Pro-democracy activists are expected to stage protests in Hong Kong on Thursday, October 1, to coincide with China's National Day celebrations. A march planned by the Civil Human Rights Front (CHRF) to be held between the city's Causeway Bay and Central districts on Thursday has been banned by police citing a high risk of unrest and coronavirus disease (COVID-19) public gathering restrictions. However, activist groups are likely to attempt to hold smaller protests in other public areas in the city, as well as outside government offices.
Under the territory's COVID-19 restrictions, public gatherings are currently limited to a maximum of four people, with the measure having recently been extended until at least October 1.
A heightened police presence is likely throughout Hong Kong on Thursday, with officers expected to contain and disperse any demonstrations, and some roads may be closed. Localized transport and business disruptions are also likely in the vicinity of any protests.
Demonstrations have been held throughout Hong Kong since June 2019 to protest a controversial extradition bill, which would have allowed authorities in Hong Kong to extradite fugitives wanted in mainland China and other territories. While the bill was withdrawn in September 2019, mass protests continue to be organized to demand government reforms and police accountability over violence since the start of the demonstrations.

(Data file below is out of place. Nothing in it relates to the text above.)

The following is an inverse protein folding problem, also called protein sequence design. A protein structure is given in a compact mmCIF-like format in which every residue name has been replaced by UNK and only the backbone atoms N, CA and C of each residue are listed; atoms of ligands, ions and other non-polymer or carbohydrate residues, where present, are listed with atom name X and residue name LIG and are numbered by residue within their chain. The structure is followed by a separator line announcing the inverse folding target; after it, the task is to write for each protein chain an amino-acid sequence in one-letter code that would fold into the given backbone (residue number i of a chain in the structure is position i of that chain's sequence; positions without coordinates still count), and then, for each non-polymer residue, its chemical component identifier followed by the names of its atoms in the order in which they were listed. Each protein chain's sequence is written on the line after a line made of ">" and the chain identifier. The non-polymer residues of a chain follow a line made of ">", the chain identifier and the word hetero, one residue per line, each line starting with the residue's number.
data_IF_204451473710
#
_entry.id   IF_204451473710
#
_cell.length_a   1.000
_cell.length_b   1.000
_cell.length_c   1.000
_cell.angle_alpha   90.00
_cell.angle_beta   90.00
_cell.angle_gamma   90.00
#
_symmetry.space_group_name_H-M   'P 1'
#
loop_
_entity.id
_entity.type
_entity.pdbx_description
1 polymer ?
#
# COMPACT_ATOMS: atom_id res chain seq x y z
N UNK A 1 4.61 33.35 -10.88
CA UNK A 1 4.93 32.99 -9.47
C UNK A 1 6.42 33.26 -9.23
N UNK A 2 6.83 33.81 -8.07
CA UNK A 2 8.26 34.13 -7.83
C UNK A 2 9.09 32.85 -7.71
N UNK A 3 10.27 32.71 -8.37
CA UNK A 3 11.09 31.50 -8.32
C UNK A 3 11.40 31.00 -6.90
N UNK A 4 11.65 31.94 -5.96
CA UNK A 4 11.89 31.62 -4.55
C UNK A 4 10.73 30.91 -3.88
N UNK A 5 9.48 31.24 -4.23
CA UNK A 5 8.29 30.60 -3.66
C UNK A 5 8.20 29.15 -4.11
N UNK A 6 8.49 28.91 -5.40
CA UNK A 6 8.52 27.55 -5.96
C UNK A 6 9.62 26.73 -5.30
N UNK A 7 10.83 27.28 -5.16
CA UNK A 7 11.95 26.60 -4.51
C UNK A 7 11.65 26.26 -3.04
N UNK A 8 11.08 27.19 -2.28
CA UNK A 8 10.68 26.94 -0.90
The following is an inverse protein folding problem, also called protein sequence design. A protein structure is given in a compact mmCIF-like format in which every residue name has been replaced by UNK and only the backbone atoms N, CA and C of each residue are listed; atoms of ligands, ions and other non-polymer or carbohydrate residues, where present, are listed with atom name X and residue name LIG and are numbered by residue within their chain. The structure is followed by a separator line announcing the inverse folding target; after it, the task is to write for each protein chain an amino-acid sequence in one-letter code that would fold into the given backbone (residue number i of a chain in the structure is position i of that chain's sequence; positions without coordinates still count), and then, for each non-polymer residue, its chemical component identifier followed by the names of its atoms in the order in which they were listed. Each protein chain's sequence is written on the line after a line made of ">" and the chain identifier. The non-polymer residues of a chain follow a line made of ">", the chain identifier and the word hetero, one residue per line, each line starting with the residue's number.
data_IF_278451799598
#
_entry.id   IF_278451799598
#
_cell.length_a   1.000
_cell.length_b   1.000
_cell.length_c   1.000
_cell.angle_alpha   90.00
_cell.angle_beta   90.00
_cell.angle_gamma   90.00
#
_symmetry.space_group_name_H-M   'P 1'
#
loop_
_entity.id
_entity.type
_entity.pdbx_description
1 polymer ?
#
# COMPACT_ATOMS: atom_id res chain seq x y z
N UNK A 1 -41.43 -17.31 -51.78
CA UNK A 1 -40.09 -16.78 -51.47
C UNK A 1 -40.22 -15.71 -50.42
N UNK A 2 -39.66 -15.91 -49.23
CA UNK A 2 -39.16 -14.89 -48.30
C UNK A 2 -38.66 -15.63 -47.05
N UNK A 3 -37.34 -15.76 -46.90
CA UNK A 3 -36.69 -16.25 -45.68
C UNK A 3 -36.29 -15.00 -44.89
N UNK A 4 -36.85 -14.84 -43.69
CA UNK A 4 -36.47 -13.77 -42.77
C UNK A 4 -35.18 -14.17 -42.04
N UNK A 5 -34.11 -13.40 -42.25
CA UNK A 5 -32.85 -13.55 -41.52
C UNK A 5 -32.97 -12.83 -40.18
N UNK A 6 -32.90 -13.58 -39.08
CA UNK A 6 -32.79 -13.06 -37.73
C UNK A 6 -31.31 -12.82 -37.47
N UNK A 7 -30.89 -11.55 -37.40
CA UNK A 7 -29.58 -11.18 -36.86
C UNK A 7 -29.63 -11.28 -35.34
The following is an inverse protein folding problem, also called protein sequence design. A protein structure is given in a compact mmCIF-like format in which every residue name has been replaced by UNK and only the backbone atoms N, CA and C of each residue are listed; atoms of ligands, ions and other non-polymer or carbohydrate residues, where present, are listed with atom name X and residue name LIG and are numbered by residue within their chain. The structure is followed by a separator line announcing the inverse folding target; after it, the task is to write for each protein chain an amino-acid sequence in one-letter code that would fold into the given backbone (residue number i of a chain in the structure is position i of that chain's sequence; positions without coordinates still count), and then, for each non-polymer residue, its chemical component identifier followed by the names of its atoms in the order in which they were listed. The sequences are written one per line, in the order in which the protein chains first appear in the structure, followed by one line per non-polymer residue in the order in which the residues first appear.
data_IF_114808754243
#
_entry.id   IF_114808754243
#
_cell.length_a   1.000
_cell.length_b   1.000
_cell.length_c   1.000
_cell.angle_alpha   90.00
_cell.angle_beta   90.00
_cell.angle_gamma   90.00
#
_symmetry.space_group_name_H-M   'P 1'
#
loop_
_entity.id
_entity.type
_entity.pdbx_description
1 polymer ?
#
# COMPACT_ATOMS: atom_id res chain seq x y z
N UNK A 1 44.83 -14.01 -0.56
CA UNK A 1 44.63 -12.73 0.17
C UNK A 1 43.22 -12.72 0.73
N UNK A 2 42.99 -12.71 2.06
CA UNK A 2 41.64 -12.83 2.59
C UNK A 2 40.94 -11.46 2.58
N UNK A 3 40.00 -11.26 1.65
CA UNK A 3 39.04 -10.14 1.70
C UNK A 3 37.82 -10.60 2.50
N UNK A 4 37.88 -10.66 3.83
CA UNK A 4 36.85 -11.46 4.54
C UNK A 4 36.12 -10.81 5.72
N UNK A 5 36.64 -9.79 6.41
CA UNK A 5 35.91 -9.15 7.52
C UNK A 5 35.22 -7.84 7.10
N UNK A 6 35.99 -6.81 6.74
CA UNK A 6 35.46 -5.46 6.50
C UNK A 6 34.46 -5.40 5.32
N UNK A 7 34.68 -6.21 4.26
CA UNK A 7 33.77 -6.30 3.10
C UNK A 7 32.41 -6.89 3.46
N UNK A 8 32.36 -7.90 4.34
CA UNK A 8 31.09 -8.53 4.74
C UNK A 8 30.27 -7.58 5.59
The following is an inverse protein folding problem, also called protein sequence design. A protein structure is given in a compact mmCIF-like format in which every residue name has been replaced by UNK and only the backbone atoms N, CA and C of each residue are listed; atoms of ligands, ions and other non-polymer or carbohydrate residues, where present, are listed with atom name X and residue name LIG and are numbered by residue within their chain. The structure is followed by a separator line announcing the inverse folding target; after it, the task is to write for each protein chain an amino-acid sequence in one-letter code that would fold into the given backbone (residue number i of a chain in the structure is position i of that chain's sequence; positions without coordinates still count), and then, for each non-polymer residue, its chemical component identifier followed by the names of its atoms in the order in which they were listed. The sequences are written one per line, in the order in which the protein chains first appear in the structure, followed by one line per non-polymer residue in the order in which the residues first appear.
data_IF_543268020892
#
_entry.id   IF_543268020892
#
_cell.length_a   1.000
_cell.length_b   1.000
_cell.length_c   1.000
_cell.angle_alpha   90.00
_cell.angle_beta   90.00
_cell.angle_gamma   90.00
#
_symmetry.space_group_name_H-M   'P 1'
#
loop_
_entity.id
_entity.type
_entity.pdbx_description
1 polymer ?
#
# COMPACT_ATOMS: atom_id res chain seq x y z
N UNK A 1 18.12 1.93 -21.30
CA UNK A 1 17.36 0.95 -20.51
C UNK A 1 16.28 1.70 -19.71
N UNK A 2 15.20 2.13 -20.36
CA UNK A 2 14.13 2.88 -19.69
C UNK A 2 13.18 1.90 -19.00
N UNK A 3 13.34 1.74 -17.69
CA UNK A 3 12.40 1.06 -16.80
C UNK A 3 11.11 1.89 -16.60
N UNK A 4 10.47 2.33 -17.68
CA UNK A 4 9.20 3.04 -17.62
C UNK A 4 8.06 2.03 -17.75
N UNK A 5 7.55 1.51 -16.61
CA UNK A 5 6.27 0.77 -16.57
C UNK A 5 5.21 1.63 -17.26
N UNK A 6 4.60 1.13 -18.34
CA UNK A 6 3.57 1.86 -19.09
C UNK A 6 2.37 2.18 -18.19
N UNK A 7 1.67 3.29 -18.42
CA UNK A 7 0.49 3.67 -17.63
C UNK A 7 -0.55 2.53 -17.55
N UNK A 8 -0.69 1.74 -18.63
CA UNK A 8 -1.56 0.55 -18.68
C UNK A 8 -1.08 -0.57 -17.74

After a break in protests due to the ongoing COVID-19 pandemic, demonstrations have increased in frequency since the relaxation of COVID-19 measures in late April. There has also been an uptick in protest activity since Beijing introduced the controversial new security law in June 2020. Under the new legislation, individuals can be arrested for being directly or indirectly involved in secession, subversion, terrorist activities, or collusion with a foreign country or other external elements that could endanger national security. The maximum sentence for violating the law is life imprisonment. A new Office for Safeguarding National Security of the Central People's Government will also be set up in Hong Kong to assist in dealing with national security issues. Under certain conditions, the new Office will be allowed to prosecute individuals under mainland Chinese law.
Those in Hong Kong are advised to monitor developments, avoid demonstrations and protests as a precaution, and adhere to all instructions issued by local authorities and their home governments.
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